Fibre orientation distribution in turbulent fibre suspensions flowing through an axisymmetric contraction

Authors

  • Jianzhong Lin,

    Corresponding author
    1. Institute of Fluid Measurement and Simulation, China Jiliang University, Hangzhou 310018, China
    2. Department of Mechanics, Zhejiang University, Hangzhou 310027, China
    • Institute of Fluid Measurement and Simulation, China Jiliang University, Hangzhou 310018, China.
    Search for more papers by this author
  • Xiaoyu Liang,

    1. Institute of Fluid Measurement and Simulation, China Jiliang University, Hangzhou 310018, China
    2. Department of Mechanics, Zhejiang University, Hangzhou 310027, China
    Search for more papers by this author
  • Shanliang Zhang

    1. Department of Mechanical Engineering, University of Maryland, College Park, MD 20742, U.S.A.
    Search for more papers by this author

Abstract

The Reynolds averaged Navier–Stokes equation was solved numerically with the Reynolds stress model to get the mean fluid velocity and the turbulent kinetic energy in turbulent fibre suspensions flowing through an axisymmetric contraction. The fluctuating fluid velocity was represented as a Fourier series with random coefficients. Then the slender-body theory was used to predict the fibre orientation distribution and orientation tensor. Some numerical results are compared with the experimental ones in the turbulent fibre suspensions flowing through a contraction with a rectangular cross-section. The results show that the fibres with high aspect ratio tend to align its principal axis with the flow direction much easier. High contraction ratio makes the fibre alignment with the flow direction much easier. The contraction ratio has a strong effect on the fibre orientation distribution. Only a small part of the fibre is aligned with the flow direction in the inlet region, while most fibres are aligned with the flow direction when they approach to exit. The fibres are aligned with the flow direction rapidly in the inlet region, after that the fibre orientations change little in the most of the downstream region. The fibres with high aspect ratio are aligned with the flow direction faster when they enter the contraction. The randomising effect of the turbulence becomes significant in the downstream region because of the high turbulent intensity.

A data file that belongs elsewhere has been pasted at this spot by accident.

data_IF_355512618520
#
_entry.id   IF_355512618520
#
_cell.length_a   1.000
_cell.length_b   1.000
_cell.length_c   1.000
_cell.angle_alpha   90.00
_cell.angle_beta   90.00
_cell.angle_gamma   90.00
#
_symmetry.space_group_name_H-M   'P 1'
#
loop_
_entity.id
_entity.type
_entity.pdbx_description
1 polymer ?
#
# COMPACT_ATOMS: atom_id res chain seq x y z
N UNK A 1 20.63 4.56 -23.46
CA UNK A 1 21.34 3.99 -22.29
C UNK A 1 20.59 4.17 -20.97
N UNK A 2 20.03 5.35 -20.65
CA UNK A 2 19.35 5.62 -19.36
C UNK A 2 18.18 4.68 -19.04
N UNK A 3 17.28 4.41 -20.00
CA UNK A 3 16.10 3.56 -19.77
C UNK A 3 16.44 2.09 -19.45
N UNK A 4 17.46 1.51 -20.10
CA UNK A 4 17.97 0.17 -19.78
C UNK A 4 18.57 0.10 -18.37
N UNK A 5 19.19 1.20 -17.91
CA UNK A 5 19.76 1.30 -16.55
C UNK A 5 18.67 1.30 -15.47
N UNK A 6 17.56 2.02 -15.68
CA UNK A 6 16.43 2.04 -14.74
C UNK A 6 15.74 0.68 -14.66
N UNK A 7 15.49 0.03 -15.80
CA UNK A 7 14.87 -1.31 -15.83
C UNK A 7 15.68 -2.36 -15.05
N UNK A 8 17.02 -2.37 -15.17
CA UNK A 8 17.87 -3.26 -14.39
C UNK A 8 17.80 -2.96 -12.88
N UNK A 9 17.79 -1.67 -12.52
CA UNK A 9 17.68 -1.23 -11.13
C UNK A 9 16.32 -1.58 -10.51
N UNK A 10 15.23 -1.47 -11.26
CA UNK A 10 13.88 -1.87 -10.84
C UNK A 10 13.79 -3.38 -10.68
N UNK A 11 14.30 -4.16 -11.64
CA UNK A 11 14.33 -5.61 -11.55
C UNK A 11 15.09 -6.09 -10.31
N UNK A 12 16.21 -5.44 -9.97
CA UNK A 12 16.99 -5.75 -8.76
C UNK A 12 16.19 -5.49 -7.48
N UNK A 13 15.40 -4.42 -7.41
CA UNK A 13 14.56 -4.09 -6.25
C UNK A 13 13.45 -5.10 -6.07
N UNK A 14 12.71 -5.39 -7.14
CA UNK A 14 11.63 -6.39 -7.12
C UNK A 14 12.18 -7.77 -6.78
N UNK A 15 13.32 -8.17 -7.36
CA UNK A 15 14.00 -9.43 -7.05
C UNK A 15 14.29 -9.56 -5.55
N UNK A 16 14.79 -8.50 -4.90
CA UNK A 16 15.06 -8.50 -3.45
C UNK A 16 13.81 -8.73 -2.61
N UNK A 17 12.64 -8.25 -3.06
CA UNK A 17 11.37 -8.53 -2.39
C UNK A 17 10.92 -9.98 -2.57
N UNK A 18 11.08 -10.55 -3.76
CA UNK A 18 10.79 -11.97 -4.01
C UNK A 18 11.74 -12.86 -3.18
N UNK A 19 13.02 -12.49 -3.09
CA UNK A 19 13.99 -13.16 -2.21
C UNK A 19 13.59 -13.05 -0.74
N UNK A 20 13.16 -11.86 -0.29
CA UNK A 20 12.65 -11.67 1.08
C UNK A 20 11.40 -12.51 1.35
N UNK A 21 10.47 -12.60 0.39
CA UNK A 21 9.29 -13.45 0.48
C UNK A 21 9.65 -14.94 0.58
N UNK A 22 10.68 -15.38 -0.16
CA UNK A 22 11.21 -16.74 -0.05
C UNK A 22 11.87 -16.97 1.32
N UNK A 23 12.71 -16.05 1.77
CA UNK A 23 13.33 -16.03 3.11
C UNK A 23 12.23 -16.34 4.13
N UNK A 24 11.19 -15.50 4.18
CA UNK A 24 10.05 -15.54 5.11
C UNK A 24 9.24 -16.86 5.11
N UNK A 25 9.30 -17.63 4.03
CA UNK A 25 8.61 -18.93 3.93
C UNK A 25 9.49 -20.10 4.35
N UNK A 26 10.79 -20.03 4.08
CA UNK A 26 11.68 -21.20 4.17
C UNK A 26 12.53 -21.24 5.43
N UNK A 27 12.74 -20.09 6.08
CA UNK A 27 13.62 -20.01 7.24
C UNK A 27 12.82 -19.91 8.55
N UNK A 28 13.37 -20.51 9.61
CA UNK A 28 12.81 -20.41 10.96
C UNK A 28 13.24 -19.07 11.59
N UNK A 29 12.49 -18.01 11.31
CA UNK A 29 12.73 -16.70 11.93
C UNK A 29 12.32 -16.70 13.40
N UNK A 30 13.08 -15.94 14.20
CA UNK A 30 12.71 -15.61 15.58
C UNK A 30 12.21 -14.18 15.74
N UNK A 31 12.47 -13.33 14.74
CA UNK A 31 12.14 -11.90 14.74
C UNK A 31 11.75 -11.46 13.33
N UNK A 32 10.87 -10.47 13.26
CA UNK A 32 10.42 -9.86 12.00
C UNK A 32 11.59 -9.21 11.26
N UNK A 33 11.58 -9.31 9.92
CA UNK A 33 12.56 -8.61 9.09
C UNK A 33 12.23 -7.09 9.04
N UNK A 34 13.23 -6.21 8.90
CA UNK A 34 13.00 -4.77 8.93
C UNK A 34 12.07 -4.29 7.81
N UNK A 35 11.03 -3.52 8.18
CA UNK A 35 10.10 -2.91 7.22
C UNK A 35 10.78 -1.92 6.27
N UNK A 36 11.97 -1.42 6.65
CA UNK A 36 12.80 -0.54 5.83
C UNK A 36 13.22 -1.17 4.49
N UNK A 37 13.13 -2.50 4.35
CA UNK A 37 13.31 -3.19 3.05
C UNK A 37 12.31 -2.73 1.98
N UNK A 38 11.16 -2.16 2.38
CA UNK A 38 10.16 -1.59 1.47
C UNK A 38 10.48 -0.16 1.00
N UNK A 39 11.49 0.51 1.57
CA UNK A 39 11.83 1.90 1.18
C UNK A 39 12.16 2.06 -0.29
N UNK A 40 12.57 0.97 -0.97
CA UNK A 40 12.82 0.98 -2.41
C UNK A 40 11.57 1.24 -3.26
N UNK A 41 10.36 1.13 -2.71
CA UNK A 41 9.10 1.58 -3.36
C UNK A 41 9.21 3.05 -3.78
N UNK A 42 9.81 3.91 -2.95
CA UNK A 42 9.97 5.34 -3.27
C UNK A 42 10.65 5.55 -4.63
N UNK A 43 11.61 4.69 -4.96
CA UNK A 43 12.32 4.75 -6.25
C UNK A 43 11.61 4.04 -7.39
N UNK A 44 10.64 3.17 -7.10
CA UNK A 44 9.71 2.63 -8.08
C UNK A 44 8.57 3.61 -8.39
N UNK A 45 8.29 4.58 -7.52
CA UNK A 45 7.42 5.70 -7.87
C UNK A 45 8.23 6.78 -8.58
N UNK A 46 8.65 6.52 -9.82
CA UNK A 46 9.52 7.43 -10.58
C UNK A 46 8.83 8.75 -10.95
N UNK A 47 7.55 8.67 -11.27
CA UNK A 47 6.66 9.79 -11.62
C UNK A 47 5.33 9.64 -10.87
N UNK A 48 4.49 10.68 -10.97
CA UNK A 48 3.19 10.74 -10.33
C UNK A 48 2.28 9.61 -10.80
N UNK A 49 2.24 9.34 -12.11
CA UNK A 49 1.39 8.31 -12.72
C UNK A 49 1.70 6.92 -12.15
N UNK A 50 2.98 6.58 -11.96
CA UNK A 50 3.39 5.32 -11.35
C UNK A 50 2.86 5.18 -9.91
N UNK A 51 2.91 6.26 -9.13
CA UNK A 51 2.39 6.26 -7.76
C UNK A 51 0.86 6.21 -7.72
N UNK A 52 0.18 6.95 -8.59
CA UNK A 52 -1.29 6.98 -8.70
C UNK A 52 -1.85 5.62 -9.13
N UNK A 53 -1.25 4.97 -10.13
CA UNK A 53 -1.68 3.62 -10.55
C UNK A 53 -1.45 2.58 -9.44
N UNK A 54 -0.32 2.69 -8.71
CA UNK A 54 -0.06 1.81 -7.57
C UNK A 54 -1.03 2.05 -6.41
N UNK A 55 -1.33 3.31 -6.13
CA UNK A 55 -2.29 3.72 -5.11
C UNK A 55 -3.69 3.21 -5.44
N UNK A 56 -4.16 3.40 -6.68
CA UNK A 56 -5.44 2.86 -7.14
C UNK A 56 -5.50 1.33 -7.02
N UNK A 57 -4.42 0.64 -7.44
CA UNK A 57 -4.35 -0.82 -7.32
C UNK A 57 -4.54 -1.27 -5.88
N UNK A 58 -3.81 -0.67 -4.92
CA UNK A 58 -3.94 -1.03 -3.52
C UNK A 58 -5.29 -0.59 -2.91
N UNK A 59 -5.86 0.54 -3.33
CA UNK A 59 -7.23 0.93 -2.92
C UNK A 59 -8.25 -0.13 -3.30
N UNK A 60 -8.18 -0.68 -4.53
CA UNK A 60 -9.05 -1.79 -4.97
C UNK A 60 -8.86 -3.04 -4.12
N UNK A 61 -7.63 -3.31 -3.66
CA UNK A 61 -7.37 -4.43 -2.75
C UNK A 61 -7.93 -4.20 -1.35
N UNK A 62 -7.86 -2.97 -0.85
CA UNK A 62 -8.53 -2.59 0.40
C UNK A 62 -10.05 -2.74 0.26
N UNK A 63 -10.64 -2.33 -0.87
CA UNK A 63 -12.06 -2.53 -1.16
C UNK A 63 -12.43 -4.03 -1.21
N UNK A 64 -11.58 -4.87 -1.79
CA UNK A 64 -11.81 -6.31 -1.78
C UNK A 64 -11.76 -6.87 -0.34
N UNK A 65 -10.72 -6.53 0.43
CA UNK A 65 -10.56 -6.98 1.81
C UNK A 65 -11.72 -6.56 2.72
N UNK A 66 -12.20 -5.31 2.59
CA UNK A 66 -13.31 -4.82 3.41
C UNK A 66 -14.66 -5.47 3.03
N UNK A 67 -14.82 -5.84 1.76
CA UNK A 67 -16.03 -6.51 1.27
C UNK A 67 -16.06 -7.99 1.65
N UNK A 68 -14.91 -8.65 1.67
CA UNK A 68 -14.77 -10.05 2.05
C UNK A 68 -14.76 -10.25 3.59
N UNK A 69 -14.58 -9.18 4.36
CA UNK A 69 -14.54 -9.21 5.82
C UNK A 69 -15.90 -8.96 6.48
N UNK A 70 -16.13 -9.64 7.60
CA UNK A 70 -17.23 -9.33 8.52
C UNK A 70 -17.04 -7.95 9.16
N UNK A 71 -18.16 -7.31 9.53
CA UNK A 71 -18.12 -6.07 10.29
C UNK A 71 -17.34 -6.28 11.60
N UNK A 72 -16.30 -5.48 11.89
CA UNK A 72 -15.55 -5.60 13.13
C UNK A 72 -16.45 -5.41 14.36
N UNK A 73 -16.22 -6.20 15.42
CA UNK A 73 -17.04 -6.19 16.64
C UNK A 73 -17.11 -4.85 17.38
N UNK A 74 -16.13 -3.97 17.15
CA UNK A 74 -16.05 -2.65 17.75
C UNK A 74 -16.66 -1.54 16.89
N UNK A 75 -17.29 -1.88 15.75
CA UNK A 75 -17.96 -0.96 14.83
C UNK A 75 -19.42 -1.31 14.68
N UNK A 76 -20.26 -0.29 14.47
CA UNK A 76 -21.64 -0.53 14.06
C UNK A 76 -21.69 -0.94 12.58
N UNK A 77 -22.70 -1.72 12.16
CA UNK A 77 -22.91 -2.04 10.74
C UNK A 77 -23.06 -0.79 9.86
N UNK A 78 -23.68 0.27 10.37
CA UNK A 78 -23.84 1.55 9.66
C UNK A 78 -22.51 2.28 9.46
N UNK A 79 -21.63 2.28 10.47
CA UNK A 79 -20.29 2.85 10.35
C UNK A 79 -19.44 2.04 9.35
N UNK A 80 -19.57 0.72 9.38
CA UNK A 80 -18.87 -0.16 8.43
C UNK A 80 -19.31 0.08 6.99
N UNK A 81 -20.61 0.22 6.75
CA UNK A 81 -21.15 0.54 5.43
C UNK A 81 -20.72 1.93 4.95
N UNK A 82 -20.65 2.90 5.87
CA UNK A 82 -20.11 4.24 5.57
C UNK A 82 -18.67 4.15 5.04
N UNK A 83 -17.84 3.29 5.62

Ancillary